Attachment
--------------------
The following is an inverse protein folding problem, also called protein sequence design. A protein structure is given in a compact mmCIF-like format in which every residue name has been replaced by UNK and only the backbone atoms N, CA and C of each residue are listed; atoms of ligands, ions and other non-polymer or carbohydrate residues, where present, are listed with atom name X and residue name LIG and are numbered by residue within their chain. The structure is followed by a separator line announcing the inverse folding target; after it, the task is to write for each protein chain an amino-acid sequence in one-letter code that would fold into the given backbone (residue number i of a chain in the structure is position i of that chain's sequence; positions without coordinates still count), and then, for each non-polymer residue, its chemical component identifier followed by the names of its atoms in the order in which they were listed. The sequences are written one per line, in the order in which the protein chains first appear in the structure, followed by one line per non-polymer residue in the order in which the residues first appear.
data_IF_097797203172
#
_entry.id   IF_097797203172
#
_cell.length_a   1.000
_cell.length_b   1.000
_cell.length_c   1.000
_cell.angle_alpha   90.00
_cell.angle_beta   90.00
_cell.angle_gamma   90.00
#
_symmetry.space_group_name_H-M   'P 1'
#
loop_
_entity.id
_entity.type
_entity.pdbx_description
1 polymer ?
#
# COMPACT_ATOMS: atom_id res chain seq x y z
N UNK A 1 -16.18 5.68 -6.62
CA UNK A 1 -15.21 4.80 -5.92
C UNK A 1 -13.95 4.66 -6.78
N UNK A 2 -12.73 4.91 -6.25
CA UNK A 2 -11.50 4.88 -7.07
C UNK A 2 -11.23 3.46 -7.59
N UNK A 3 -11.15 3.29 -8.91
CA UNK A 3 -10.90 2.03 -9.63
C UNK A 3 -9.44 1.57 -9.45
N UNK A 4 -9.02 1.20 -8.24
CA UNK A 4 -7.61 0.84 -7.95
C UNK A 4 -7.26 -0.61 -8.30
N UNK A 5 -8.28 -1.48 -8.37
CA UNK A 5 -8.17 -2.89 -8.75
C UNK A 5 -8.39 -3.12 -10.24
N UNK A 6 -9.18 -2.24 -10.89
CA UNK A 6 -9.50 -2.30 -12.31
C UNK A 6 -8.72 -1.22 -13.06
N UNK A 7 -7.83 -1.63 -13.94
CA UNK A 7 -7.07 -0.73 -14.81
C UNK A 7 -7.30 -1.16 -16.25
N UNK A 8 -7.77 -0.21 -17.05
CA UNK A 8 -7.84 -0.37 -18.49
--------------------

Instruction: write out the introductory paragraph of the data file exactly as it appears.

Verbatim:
The following is an inverse protein folding problem, also called protein sequence design. A protein structure is given in a compact mmCIF-like format in which every residue name has been replaced by UNK and only the backbone atoms N, CA and C of each residue are listed; atoms of ligands, ions and other non-polymer or carbohydrate residues, where present, are listed with atom name X and residue name LIG and are numbered by residue within their chain. The structure is followed by a separator line announcing the inverse folding target; after it, the task is to write for each protein chain an amino-acid sequence in one-letter code that would fold into the given backbone (residue number i of a chain in the structure is position i of that chain's sequence; positions without coordinates still count), and then, for each non-polymer residue, its chemical component identifier followed by the names of its atoms in the order in which they were listed. The sequences are written one per line, in the order in which the protein chains first appear in the structure, followed by one line per non-polymer residue in the order in which the residues first appear.